Friday, December 19, 2014

Hurry, Hurry - Now Wait!

I've been putting off drafting this post, hoping a few things would snap into focus and I could write definitively about them, but that's just not happening, so let me get you up to speed as best as I can.

The fall semester is over. Grades are turned in and there was the usual gnashing of teeth, rending of garments, and marking in red. Some students pulled things together and amazed me and some - well, some just didn't, or they misread the syllabus, or, or, or. At any rate, it's done and in the record books at this point, which means it's time to get ready for the holidays, right?

Well . . .

Even by my standards, Dec. 19th is a little late to be getting a tree, but that's how the Casa de Guffey rolled this year. On the plus side, waiting until the 19th means you get a really, really cheap tree.  On the minus side, it's a little on the funky side from being cut and tied up for so long.  We now have our second year of learning "just how much tree will fit in a sedan?"  (The answer for a Ford Focus is "about seven feet," by the way. Just drive carefully and stay on the back roads.) A good friend brought his sons over and he gave the trunk a fresh cut, we wrestled it into the stand and it's now slurping up water and letting its branches relax and hang out.  Hopefully, we'll decorate it (and get the last few thingamabobs up in the house) tomorrow, which is also a major family feed day. Yum!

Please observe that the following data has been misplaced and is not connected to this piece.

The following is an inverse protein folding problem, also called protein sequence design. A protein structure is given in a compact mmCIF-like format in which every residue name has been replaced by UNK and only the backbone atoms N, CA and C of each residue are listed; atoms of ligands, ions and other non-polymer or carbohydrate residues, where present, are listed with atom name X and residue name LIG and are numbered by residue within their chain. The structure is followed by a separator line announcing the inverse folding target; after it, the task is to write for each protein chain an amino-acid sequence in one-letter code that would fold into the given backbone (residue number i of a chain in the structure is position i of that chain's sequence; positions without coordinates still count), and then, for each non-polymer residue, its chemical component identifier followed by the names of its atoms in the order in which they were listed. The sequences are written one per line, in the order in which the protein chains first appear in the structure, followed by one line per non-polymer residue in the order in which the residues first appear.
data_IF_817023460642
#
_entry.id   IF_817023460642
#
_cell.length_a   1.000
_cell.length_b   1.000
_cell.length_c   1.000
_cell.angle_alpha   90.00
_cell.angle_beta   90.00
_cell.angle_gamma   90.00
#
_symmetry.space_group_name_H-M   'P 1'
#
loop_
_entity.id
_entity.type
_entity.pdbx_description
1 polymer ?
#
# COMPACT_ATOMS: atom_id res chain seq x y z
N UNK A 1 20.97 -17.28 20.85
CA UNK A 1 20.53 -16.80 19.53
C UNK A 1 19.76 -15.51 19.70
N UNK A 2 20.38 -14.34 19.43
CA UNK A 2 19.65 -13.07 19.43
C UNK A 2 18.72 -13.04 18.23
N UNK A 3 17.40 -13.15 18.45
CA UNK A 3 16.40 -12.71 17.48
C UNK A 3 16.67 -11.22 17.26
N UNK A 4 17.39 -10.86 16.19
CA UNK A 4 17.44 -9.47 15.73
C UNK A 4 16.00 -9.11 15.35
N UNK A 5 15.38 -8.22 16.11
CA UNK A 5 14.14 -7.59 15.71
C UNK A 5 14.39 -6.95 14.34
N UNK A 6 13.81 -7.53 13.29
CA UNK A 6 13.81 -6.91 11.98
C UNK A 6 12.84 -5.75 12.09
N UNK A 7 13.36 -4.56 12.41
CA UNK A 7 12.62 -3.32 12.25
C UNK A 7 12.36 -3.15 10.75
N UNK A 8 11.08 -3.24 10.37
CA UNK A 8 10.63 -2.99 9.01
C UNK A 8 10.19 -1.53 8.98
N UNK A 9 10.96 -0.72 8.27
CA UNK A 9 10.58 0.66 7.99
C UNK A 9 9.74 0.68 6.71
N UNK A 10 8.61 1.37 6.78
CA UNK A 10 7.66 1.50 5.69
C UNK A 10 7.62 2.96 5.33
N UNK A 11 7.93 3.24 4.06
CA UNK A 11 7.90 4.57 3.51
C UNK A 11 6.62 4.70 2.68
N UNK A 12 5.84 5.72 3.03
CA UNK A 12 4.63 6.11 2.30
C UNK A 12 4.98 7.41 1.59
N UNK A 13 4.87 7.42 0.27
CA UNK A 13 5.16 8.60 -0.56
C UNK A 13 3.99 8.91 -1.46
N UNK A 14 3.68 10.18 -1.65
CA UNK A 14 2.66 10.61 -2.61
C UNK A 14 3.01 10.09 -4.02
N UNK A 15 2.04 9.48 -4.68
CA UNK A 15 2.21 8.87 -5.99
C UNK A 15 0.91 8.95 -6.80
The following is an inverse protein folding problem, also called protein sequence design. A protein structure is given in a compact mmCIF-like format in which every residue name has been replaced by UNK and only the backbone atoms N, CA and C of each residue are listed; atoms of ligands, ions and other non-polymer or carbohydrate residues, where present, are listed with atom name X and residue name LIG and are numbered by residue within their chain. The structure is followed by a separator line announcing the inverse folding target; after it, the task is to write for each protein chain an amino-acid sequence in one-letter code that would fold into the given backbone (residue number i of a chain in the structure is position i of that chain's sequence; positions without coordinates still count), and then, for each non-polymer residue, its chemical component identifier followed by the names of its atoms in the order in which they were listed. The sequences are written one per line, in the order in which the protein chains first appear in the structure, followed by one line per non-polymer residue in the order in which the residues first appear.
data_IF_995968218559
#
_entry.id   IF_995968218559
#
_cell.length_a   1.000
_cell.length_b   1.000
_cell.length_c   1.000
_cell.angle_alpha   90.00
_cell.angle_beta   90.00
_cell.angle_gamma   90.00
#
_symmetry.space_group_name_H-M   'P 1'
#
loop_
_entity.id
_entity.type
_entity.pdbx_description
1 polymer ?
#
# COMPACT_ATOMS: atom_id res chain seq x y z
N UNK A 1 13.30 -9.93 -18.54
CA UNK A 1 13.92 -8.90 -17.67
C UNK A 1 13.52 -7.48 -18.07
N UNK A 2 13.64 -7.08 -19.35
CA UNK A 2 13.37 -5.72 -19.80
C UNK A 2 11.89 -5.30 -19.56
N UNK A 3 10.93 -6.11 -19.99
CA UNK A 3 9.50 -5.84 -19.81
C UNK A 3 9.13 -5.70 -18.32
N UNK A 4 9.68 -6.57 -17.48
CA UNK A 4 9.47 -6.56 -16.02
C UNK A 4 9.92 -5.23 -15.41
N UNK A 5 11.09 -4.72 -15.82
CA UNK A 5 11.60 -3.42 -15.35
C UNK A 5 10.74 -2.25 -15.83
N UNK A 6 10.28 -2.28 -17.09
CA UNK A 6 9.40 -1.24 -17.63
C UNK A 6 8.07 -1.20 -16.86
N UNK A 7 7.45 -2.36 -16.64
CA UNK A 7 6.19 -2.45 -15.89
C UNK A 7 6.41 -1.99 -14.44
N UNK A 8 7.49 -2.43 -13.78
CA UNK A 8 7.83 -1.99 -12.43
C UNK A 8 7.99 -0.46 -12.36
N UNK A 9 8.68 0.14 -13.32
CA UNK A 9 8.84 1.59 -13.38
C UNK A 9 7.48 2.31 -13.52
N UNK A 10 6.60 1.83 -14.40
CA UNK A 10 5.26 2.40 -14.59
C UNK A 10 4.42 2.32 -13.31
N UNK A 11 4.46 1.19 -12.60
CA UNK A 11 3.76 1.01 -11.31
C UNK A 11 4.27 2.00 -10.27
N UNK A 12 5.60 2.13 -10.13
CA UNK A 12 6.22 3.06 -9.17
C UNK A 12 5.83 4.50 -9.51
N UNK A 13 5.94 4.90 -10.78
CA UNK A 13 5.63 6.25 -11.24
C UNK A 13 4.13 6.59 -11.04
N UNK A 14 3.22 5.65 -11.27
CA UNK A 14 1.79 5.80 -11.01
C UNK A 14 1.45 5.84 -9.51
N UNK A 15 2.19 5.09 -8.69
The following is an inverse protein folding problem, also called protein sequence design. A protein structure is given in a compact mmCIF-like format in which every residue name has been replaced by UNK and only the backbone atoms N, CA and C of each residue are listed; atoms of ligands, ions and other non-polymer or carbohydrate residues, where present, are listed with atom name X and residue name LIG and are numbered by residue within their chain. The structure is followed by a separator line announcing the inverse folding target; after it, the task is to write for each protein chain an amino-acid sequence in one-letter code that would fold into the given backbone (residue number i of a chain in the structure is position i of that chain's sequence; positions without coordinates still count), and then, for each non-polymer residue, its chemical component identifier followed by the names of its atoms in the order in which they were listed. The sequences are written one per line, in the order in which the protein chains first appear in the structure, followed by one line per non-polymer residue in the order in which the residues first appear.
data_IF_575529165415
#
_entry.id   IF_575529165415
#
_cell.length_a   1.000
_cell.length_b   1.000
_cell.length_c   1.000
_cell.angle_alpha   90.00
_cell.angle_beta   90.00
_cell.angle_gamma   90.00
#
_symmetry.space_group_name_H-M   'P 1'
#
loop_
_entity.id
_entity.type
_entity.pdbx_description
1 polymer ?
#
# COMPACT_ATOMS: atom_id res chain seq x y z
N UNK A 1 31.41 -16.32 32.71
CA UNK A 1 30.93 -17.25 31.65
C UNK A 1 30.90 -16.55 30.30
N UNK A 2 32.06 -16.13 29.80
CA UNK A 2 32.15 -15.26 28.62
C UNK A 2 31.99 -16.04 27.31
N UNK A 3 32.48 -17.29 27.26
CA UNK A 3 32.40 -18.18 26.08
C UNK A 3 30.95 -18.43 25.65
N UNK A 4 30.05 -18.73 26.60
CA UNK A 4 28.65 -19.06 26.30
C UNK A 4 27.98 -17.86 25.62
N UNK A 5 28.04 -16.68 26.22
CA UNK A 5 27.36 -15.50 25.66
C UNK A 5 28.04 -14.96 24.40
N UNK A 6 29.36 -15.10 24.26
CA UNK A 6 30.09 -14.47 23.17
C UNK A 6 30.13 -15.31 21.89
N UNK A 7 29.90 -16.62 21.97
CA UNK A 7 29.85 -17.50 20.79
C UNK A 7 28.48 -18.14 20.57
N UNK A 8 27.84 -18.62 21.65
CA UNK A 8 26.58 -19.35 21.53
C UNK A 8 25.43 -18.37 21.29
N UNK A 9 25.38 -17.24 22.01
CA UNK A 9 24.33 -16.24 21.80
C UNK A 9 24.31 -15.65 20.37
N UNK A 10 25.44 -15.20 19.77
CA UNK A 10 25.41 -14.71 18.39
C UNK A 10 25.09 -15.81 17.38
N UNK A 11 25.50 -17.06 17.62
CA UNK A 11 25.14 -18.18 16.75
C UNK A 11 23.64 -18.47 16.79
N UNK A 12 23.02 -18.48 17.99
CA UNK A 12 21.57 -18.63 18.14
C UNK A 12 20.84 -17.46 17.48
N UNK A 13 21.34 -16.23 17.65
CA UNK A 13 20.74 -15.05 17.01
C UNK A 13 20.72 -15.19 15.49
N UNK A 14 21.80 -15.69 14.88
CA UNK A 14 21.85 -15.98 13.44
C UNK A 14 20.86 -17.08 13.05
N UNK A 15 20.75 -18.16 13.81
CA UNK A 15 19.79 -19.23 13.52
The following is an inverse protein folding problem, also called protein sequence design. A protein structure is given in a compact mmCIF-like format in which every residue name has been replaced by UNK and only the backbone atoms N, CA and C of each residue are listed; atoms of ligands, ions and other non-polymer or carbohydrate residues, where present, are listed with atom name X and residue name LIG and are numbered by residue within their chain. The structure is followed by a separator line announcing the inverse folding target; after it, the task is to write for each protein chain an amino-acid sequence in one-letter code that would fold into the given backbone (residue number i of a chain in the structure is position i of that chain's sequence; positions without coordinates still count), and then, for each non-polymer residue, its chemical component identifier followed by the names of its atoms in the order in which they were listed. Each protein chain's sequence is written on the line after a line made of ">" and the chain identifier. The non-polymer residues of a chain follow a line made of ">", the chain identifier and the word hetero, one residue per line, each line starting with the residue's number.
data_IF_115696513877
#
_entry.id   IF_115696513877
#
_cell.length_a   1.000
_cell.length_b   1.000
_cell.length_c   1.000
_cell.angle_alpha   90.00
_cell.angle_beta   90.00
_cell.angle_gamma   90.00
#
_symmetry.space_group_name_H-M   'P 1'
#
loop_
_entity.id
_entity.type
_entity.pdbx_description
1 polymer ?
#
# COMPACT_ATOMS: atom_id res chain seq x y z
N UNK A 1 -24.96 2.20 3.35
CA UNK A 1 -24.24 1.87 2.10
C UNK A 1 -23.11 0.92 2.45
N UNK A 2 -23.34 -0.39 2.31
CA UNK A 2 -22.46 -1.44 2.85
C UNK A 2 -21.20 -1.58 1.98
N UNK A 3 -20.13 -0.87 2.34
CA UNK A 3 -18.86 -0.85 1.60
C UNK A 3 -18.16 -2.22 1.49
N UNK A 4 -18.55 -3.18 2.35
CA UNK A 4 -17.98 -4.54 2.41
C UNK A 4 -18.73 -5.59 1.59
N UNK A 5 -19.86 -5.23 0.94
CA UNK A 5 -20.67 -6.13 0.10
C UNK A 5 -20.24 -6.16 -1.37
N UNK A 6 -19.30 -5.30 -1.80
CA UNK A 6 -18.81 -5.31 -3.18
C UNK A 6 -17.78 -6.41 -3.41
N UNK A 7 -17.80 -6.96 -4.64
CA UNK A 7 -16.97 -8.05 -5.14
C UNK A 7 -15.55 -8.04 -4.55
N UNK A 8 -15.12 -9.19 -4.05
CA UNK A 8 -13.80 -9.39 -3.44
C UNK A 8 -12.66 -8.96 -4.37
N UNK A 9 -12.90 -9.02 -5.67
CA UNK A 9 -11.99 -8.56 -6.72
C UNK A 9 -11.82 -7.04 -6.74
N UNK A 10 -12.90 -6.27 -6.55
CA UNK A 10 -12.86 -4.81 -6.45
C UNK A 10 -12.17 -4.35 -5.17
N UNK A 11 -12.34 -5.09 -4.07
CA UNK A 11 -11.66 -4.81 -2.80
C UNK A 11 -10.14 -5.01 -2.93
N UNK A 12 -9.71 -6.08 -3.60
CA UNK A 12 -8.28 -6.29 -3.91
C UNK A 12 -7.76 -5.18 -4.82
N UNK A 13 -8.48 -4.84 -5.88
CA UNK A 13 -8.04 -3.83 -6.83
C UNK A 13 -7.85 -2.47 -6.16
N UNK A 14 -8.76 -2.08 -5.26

As you know from this blog, the main reason the holidays are so discombobulated this year has to do with my introduction into the Pink Ribbon Club. That's kept me (and FryDaddy, as my personal chauffeur) hopping lately, with consultations and appointments galore.  Let's see - among the things I've learned would be:
  • I don't have a genetic predisposition towards cancer - it's just one of those things that could (and apparently, often does) happen. That's not nice, but it's good to know that I'm not at a high-risk for recurrence.
  • Surgery is expected to be a "lumpectomy," although I don't actually have a lump. On the day of surgery, they'll insert teensy guide wires to tell the surgeon "start here!" and "stop here!" I'd think a felt-tip marker could do the same thing, but no. When I whined about this, FryDaddy reminded me that, yes, I have many accomplishments, but going to med school isn't one of them, so maybe (just maybe) I could hush up about this part. I hate that he's right.
  • Surgery will be outpatient, which thrills me to no end. Get me home, please! We've got comfort food in the kitchen and I hope to have a few hot meals lined up before we leave on Monday.
  • When you remove tissue, the body doesn't like it much and wants very much to fill that void with fluid, which is bad and can be painful. To avoid that, the idea is to compress everything and hold everything very, very still. So I'll be wearing a garment I've spent my entire life avoiding - oh, it may be medically-indicated, but it's still essentially a tube top. I want sequins and blue eyeshadow to go with it, but apparently that's not an option.  At least not one covered by insurance.